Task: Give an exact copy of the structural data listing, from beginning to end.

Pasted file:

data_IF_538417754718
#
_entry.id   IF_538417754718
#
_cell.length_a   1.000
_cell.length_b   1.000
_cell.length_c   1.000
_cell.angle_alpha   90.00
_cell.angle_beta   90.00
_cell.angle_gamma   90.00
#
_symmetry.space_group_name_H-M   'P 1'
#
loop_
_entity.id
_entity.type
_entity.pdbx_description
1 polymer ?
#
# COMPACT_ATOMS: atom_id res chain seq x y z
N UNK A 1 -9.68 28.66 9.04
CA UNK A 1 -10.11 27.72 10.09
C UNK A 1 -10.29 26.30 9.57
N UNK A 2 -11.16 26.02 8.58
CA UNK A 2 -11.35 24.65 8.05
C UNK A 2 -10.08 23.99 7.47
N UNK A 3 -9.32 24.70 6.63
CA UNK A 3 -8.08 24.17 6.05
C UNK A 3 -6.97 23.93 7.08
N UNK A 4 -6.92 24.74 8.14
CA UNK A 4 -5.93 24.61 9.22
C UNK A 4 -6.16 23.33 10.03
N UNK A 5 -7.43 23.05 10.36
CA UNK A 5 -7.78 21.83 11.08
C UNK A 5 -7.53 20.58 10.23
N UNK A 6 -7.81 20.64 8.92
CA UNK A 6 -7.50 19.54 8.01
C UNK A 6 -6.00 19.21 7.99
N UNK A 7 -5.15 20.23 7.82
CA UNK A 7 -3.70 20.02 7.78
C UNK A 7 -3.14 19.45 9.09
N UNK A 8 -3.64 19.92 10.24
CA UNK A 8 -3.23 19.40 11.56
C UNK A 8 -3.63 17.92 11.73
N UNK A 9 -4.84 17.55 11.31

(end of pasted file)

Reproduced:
data_IF_538417754718
#
_entry.id   IF_538417754718
#
_cell.length_a   1.000
_cell.length_b   1.000
_cell.length_c   1.000
_cell.angle_alpha   90.00
_cell.angle_beta   90.00
_cell.angle_gamma   90.00
#
_symmetry.space_group_name_H-M   'P 1'
#
loop_
_entity.id
_entity.type
_entity.pdbx_description
1 polymer ?
#
# COMPACT_ATOMS: atom_id res chain seq x y z
N UNK A 1 -9.68 28.66 9.04
CA UNK A 1 -10.11 27.72 10.09
C UNK A 1 -10.29 26.30 9.57
N UNK A 2 -11.16 26.02 8.58
CA UNK A 2 -11.35 24.65 8.05
C UNK A 2 -10.08 23.99 7.47
N UNK A 3 -9.32 24.70 6.63
CA UNK A 3 -8.08 24.17 6.05
C UNK A 3 -6.97 23.93 7.08
N UNK A 4 -6.92 24.74 8.14
CA UNK A 4 -5.93 24.61 9.22
C UNK A 4 -6.16 23.33 10.03
N UNK A 5 -7.43 23.05 10.36
CA UNK A 5 -7.78 21.83 11.08
C UNK A 5 -7.53 20.58 10.23
N UNK A 6 -7.81 20.64 8.92
CA UNK A 6 -7.50 19.54 8.01
C UNK A 6 -6.00 19.21 7.99
N UNK A 7 -5.15 20.23 7.82
CA UNK A 7 -3.70 20.02 7.78
C UNK A 7 -3.14 19.45 9.09
N UNK A 8 -3.64 19.92 10.24
CA UNK A 8 -3.23 19.40 11.56
C UNK A 8 -3.63 17.92 11.73
N UNK A 9 -4.84 17.55 11.31